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on 23 April 2017
For me the book was like stumbling upon a hidden cellar of old quality musical wine. Ingram painstakingly researched and picked rarities of one of the richest musical eras of the twentieth century. His list ranges from Prog Rock to Punk, all his picks are relevant and the info on them is interesting and fun to read. One gets a great insight to the times and what was going on behind the scenes and in the minds of the artists of that period. I can't wait to listen to his recommendations. Unmissable book for lovers of seventies music.
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on 27 September 2017
Maybe would have been better with 50 and a bit more detail about each? Lack of a tracklist a drawback too. Just not engaging although seemed a good idea.
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on 26 April 2017
Surprisingly i have afew from the list!
Good read... may try finding some of these albums....
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on 18 September 2017
In addition to some sterling inclusions, there are a number of oddities in here that really do not come under the 'rock' umbrella. Great read in places, boresville in others.
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on 1 June 2017
Plenty of gems here.
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HALL OF FAMETOP 500 REVIEWERVINE VOICEon 18 April 2012
In the same way that, as an avid reader, I love books about books - as a music lover I also love reading books about music. This little volume comes with the warning - "Please note that all of these records are interesting, but not all of them are excellent! Tread carefully." However, there is much to explore here - 100 albums that have been neglected or forgotten, some by well known artists, some I must admit I have never heard of.

This book looks at rock albums in the categories of Blues Rock, Country Rock, Hard Rock, Heavy Metal, Progressive Rock, Rock Fusion, Glam Rock, Solo Rock, Krautrock, Le Rock, Electronic Rock, Avant Rock, Pub Rock, Punk and Post Punk. This is a very personal list, but there is much that is worth of exploring and remembering. My favourite section was Solo Rock, giving Paul McCartney's first solo album and the excellent Nilsson Schmillson a well deserved mention. My favourite band name listed in this book has to be The Plastic People of the Universe. Great read and now I have to go and search through my boxes of old albums and see what I can unearth...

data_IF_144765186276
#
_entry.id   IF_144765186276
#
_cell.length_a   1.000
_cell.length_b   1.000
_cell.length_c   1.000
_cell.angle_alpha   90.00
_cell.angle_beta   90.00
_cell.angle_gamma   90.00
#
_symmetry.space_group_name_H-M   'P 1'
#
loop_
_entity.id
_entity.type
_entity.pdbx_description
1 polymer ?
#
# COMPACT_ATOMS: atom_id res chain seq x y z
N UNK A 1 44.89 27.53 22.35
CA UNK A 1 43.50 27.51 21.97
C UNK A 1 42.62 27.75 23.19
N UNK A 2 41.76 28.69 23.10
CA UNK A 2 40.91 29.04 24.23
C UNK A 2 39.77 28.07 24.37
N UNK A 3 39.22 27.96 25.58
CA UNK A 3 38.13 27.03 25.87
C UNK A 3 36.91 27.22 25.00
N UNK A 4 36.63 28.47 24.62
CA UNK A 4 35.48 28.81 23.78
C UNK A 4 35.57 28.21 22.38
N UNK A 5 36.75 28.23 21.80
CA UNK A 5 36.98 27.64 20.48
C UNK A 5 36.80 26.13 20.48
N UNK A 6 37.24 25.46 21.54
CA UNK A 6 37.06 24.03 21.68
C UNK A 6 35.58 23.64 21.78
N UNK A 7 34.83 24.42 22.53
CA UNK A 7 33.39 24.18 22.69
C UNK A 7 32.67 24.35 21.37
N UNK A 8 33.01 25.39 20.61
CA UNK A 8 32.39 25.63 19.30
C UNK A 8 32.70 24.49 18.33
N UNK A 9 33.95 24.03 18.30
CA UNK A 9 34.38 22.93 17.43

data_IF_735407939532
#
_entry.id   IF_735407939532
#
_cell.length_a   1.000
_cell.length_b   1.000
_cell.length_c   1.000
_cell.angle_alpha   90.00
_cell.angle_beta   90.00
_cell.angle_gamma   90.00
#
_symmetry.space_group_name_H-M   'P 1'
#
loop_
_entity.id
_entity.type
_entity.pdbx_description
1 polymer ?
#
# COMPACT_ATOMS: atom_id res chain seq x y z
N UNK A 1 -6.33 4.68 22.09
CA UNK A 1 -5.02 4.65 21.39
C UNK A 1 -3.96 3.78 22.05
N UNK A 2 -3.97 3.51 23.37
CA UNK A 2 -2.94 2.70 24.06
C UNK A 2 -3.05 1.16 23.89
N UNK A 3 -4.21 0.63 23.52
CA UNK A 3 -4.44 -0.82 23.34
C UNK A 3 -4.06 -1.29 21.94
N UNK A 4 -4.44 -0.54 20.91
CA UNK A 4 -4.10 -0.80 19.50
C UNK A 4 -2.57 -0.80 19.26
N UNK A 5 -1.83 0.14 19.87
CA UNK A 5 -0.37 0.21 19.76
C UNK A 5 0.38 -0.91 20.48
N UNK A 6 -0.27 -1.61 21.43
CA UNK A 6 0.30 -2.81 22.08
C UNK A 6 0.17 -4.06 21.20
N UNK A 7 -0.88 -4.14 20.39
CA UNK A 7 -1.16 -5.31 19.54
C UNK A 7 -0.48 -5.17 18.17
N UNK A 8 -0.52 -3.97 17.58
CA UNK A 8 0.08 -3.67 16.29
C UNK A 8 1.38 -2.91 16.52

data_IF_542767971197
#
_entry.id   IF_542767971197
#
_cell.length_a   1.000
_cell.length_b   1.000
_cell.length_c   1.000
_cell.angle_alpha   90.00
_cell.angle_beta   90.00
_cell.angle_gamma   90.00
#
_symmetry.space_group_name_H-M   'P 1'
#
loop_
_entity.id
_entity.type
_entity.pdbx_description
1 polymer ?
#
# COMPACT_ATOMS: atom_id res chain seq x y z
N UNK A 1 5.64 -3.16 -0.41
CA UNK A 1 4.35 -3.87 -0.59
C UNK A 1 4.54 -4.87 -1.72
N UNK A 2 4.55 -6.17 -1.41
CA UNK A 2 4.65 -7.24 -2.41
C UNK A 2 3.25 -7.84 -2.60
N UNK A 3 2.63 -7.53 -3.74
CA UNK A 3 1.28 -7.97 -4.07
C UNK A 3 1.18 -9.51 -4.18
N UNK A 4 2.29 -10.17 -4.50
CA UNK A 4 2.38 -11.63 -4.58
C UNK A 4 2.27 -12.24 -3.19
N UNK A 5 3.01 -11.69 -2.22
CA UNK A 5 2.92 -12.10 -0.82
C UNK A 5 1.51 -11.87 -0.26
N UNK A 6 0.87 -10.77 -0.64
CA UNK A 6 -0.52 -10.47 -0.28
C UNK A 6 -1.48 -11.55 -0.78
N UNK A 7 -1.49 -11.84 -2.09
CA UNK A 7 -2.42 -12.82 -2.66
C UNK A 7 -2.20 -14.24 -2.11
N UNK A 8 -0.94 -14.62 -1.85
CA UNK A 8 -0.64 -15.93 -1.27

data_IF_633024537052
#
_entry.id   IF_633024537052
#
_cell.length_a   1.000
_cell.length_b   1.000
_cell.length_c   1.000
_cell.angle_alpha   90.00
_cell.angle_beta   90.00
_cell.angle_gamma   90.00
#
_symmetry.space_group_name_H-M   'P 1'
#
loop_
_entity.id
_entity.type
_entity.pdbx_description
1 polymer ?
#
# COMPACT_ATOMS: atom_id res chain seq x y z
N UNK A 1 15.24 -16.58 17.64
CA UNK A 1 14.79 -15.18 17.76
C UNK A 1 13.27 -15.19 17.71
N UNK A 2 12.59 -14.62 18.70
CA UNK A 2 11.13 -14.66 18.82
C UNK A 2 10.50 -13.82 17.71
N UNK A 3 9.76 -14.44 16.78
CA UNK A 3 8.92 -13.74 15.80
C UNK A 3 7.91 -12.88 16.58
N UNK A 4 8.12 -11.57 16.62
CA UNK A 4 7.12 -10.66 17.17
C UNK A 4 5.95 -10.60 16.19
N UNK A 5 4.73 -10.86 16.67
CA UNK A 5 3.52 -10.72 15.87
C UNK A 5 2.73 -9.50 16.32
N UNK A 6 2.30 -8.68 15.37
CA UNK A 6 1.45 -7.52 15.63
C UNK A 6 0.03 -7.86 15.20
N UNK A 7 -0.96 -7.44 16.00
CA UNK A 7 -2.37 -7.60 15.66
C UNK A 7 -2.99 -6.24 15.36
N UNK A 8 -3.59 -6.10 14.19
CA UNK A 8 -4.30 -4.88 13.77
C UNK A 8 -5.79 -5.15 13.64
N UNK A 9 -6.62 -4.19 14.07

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on 18 March 2017
I don't understand the negative reviews. A book like this is clearly a personal selection, and you're not going to agree with all of them. But I discovered some interesting stuff through it. I also thought it was very well written - not "pseudo-intellectual" at all. Amusing with some interesting background too. The price is also very cheap, making it a bargain. I'd never heard of the author before, but will seek out more from him.
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on 7 July 2013
Some of the reviews to this book have been rather unkind.

This is a guy who clearly loves his Seventies music who is enlightening us to a few lost gems. Not over-detailed, but with a nice piece on each album, it has opened my eyes to a few albums I hadn't considered.

A similar book is '101 Songs to Discover From the Seventies'.
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on 13 November 2012
Neither a joyless trudge through the well-worn canon of 'classic albums you-must-hear' nor a joyless exercise in crate-digger oneupmanship, this book opens out, through what is basically a series of genre overviews and a series of record reviews, a whole new vista of understanding for the history of recorded music in the 1970s, an era in which the record industry was arguably at its most prolific, its most profitable and often at its most daring.

Born of a boundless and omnivorous joy in music and a playful intellectual curiosity, Matt Ingram uncovers and breathes life into an impossible to second-guess array of hidden-in-plain-sight gems that one might well find lurking in the charity shops and provincial record stores. It is Ingram's evident pleasure in music, and the LP record in particular, as a means of connection between people and between moments in history through the epiphany of the musical moment that makes this book worth more than a thousand obscurantist eulogies to 'must have' private press psych / minimal synth / krautrock LPs.
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VINE VOICEon 27 July 2013
We will all agree or disagree with at least some of the selections,but this is a thoroughly enjoyable trawl through the backwaters of '70s popular music. Some of the albums, 'I Want to see the Bright Lights Tonight' or 'Thank Christ for the Bomb' for instance, were very well known indeed when I was a student, others I had never heard of.
Well worth a couple of hours of any music lovers time, and it has prompted me to download a couple of long forgotten classics.
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